#8. You may not need a pump. My cousin gave me her breast pump, and I could have received a new pump through my insurance, but I wound up never really using it. I figured out early on that I just didn’t have the energy to pump and breastfeed. A lot of people do – a lot of moms need to pump so they can return to work or have time away from their child. I think, once again, either way is fine. I am a stay at home mom, and I learned quickly how to juggle errands and date nights so that I could nurse her and do what I needed to do before I returned home. I know some moms DO need to pump, and others prefer to pump to establish a supply just in case – again, you should do what works for your family. Just don’t feel like you HAVE to pump as a breastfeeding mom.

#9. Breastfeeding babies can still bond with dad. This is one argument I hear a lot in support of bottle feeding. I completely understand that some dads want to have the opportunity to feed their children. That would be a good case for pumping and using bottles. But the bond between dad and baby will not suffer because of the time that moms spends nursing. Your child will develop their own bond and special time with their father in their own way.

#10. Breastfeeding truly is a special, wondrous, beautiful experience. There is this sense of empowerment that comes from knowing that I was able to supply my child’s nutrition from my own body. I have a sense of pride knowing that I was able to do something I had previously been unsuccessful with. I will never take for granted all the special time spent nursing my daughter – and it is truly bittersweet that the time has ended.

Once again, moms, FED IS BEST. I support you no matter how you choose to feed your child. I hope you support me as well!


It’s that time of year. Our kids are headed back to school, some of them for the first time. They may be nervous, scared, excited, or worried – or maybe a combination of all the above. Maybe you’ve heard a few of their fears: will my classmates like me? will she be my friend? will he talk to me?

I know how they feel.

I was a working mom for four years before I quit my job to stay at home. In a lot of ways, it is wonderful and rewarding. In many other ways, it is isolating and lonely. Funny, huh? I am surrounded by my children 24/7 yet I am lonely.

It wasn’t like I was a social butterfly when I was working. I wasn’t meeting up with friends daily for lunch or going out with the girls once a week. But I was busy. I worked 40 hours a week, some of those nights, and when I was home I wanted to spend what little time I had with my family. So friendships were often put on the back burner, unfortunately. I didn’t realize how much I missed and needed female friendships in my life until I was at home all day and had no one to talk to but my children.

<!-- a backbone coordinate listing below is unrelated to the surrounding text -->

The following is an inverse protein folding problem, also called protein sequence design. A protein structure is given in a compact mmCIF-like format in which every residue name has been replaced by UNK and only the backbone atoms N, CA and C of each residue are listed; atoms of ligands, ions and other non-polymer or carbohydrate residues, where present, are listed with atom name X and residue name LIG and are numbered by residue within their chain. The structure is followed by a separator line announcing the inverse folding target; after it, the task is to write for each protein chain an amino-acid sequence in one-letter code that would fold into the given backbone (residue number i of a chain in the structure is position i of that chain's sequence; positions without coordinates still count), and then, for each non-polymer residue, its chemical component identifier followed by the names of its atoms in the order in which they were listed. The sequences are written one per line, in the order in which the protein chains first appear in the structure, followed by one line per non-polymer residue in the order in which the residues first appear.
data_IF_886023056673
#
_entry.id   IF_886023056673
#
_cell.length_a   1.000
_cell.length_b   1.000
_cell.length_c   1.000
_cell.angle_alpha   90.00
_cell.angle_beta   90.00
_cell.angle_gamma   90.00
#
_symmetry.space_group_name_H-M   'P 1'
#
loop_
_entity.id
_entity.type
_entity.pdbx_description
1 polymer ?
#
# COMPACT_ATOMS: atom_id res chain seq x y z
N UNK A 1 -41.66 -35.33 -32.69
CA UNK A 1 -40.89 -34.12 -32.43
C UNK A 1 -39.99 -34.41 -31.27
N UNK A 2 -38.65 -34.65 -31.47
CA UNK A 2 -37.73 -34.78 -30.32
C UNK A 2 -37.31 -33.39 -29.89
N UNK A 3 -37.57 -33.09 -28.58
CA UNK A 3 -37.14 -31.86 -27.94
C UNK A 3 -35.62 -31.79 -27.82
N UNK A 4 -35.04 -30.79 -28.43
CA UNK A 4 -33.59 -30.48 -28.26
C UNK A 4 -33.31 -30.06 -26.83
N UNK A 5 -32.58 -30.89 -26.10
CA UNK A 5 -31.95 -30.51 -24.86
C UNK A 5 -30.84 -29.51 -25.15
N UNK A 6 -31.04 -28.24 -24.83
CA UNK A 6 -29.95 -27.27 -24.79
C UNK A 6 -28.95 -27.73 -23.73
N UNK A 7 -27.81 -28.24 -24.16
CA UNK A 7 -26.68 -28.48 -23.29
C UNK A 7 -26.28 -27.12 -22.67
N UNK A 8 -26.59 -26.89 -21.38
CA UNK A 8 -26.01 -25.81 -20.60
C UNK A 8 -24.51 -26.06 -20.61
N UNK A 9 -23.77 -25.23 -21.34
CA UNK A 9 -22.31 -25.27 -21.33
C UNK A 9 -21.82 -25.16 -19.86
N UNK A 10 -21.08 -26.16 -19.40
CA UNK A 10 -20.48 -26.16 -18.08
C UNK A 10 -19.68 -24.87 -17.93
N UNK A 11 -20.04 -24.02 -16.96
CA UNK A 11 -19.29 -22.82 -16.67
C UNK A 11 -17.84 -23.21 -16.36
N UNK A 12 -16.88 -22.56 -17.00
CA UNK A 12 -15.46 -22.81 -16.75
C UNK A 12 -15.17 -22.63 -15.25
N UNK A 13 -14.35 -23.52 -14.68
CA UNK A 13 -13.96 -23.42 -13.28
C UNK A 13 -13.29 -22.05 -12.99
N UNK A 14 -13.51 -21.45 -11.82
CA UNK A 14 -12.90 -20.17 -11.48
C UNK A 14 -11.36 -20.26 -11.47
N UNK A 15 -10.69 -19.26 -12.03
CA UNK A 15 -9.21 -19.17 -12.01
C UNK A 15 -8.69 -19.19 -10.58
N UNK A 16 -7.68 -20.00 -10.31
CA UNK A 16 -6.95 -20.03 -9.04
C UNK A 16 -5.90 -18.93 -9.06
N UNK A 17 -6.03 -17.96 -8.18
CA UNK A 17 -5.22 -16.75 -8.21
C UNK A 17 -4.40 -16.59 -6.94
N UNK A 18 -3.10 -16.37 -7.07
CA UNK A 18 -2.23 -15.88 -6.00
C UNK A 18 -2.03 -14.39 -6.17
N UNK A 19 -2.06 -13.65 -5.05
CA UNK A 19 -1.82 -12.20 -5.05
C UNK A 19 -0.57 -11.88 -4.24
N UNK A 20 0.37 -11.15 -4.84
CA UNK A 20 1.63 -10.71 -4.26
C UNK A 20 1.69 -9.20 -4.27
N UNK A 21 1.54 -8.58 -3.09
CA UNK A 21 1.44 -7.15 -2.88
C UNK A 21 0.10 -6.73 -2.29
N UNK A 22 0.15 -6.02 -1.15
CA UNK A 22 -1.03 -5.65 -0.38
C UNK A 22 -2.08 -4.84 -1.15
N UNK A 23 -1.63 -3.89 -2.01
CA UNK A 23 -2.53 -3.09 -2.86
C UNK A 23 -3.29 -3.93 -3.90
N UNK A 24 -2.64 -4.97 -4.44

In truth, I have one person in my life that I consider a “best friend.” She’s been in my life for 12 years now, and even though we’ve drifted away from each other recently, I will always consider her to be my bestie. She probably knows me the best of anyone on this earth, and that’s a bond neither time nor distance can destroy.

I do have friends, don’t get me wrong. I have a group of girls I get together with once a month. I have girls I socialize with from church. I have women I am friendly with from my son’s sports teams, Mom’s Club, and my neighborhood. Any of those women would most likely be there if I said I needed to talk. They would probably say yes if I asked them to hang out. The problem is that I never do.

This weekend I had some girlfriends over (see, I do have friends) and we were discussing life and friendships. I mentioned how hard I find it to make friends, and one of the girls said “really? I never would have guessed that about you.”

But it is true. Making friends does not come easy to me. I’m always worried about what other people think of me. Will they like me? Will they judge me? Are they going to talk about me behind my back? And while I KNOW that is ridiculous and completely unimportant, I still let those thoughts get in my head and paralyze me. I’m the girl sitting in the back row, smiling and hoping someone will talk to me. I’m the girl standing on the edge of the group, nodding but not participating in the conversation. I’m the girl sitting at home, lonely.